This summer, School Library Journal teamed up with Scholastic Book Fairs for the Scholastic Book Fairs Reading Summit in Chicago, IL and Austin, TX. Kiera Parrott, reviews director, and Mahnaz Dar, reference and professional reading editor, presented “Identifying and Evaluating Harmful Stereotypes & Tropes in Children’s Literature,” an abbreviated version of their typically full-day workshop, and also shared their “SLJ Recommends” collection of titles. In this guest post, Kathy Ishizuka, Executive Editor of SLJ, expands on the need for diverse books that span a wide range of cultures, characters, and themes, with recommended reading lists.
Books that explore, illuminate, and celebrate the full diversity of human experience are so needed—now, perhaps, more than ever.
And demand is high. Across the board, from K–12 schools to public libraries, in communities across the U.S., librarians are acquiring more diverse books (defined here as titles with protagonists and experiences that feature underrepresented ethnicities, disabilities, cultural or religious backgrounds, gender nonconformity, or LGBTQIA+ orientations).
That’s according to a recent survey by School Library Journal, which found that 68 percent of librarians purchased an increased number of children’s/YA (young adult) titles with diverse characters in the past year. Moreover, the vast majority of librarians, 81%, consider it “very important” to have a diverse book collection for kids and teens.
“This is very important to me,” Nancy Snow, a school librarian at Bancroft Elementary School in Andover, MA, told SLJ. “Especially in our current political climate, I feel it is essential to educate my students so they do not see diversity as a problem, but rather as a strength of our country and community.”
Finding quality titles in this area for children and teens, however, can be a challenge, even for librarians. “I welcome any new authors or books that I find, and it is getting better, but still has a long way to go,” said Dawn Nelson, a librarian at Oak View Elementary School, Osseo Area Schools, in Maple Grove, MN.
We heard you, Dawn. Among the following recommendations curated by SLJ contributors and editors are our latest Great Books lists, created in response to specific needs cited by survey respondents, from Muslim representation to the LGBTQIA+ experience.
Below are 12 curated lists, with recommended reading for kids and teens, spanning a range of books that encompass diverse cultures, characters, and themes.
By Alec Chunn
From mysteries to summer adventures to first loves, these 12 titles validate queer youth, and youth in queer families, who are navigating those ever-confusing years before young adulthood.
By Brigid Alverson
“Every LGBTQ kids’ book that manages to make its way onto a bookstore or library shelf is a life raft,” says Melanie Gillman, creator of the graphic novel As the Crow Flies. Columnist Brigid Alverson considers LGBTQIA+ themes in the graphic format, with recommended titles for young readers.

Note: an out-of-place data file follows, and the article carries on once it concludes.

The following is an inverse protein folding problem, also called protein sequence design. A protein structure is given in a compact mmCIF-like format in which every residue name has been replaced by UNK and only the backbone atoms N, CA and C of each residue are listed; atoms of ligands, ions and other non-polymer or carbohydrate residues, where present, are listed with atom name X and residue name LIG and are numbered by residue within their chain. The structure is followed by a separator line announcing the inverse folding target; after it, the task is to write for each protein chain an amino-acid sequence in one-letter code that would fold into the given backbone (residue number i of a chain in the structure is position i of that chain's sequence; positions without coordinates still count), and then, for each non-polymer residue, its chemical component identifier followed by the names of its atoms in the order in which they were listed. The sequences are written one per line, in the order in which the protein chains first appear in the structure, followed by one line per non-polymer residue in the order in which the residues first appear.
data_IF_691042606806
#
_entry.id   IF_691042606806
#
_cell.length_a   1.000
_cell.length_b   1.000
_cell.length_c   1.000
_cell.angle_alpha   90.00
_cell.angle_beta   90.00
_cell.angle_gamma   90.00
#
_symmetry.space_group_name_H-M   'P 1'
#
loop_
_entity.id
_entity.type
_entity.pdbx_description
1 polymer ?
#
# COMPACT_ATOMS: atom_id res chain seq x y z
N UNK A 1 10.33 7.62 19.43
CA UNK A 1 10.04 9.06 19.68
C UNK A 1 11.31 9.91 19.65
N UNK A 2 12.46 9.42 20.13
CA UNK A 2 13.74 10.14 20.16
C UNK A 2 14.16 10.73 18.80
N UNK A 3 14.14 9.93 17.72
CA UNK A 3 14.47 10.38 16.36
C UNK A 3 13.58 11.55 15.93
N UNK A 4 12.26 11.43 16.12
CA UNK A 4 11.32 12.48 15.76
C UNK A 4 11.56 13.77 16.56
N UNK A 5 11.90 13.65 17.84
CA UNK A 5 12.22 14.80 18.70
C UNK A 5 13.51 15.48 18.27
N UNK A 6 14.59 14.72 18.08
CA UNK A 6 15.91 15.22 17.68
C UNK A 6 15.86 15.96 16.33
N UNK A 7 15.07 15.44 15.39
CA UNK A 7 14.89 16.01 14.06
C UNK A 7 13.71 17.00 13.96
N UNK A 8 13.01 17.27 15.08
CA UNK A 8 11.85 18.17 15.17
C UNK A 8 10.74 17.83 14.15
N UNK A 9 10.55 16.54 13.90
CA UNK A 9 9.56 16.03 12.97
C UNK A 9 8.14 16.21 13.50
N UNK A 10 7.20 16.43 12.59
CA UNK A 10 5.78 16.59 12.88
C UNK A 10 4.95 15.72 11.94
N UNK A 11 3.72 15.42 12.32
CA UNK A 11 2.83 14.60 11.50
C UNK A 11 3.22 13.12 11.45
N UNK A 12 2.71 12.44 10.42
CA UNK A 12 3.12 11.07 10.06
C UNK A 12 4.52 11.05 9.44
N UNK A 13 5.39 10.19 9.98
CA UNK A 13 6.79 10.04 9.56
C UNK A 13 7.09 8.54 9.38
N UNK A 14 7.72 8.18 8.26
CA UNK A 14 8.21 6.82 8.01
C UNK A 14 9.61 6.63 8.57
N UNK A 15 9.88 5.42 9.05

By Sara G. Ahmed, Mahasin Abuwi Aleem, Ariana Sani Hussain, & Hadeal Salamah
From romance to fantasy to memoir, these books represent a rich scope of experiences.
By Cicely Lewis
Books featuring people of color in outer space and alternative worlds.
By Debbie Reese
Children's literature scholar Debbie Reese highlights recent picture books, fiction and nonfiction, that celebrate American Indian heritage.
By Daryl Grabarek
Recently published books celebrating African American women and girls highlight their important contributions to the arts, activism, literacy, politics, science, and other fields too numerous to name.
By Della Farrell
Add these selections about historical figures with big dreams, from board books to YA memoirs, to your collection and display year-round.
By Kristyn Dorfman
While no one book list can adequately explore all the variations in culture and traditions embodied within the broad category of the “Asian/Pacific American Experience,” readers who identify as Asian American and/or Pacific American—especially as first-generation Americans—will find reflections of their own stories in these novels.
By Terry Hong
Celebrate poetry with these 16 middle grade and YA #OwnVoices titles.
By Rachel Kamin
Holidays (particularly Hanukkah) and the Holocaust are dominant themes in children’s literature with Jewish content, but this does not represent the totality of the Jewish experience in America or around the world and should not be the only books with Jewish content that children are exposed to.
By Bindy Fleischman
2019 Outstanding International Books list, developed by the United States Board on Books for Young People (USBBY), represents literature from every continent.
By Shelley Diaz
Top fictional works about Latinx experiences.
In addition, the following lists are recommended resources for further exploring diverse books:
- We Need Diverse Books
- “Reading While White” blog
- American Indians in Children's Literature: Best Books
- The Brown Bookshelf
- Colorín Colorado
For more resources from School Library Journal, visit:
Image courtesy of School Library Journal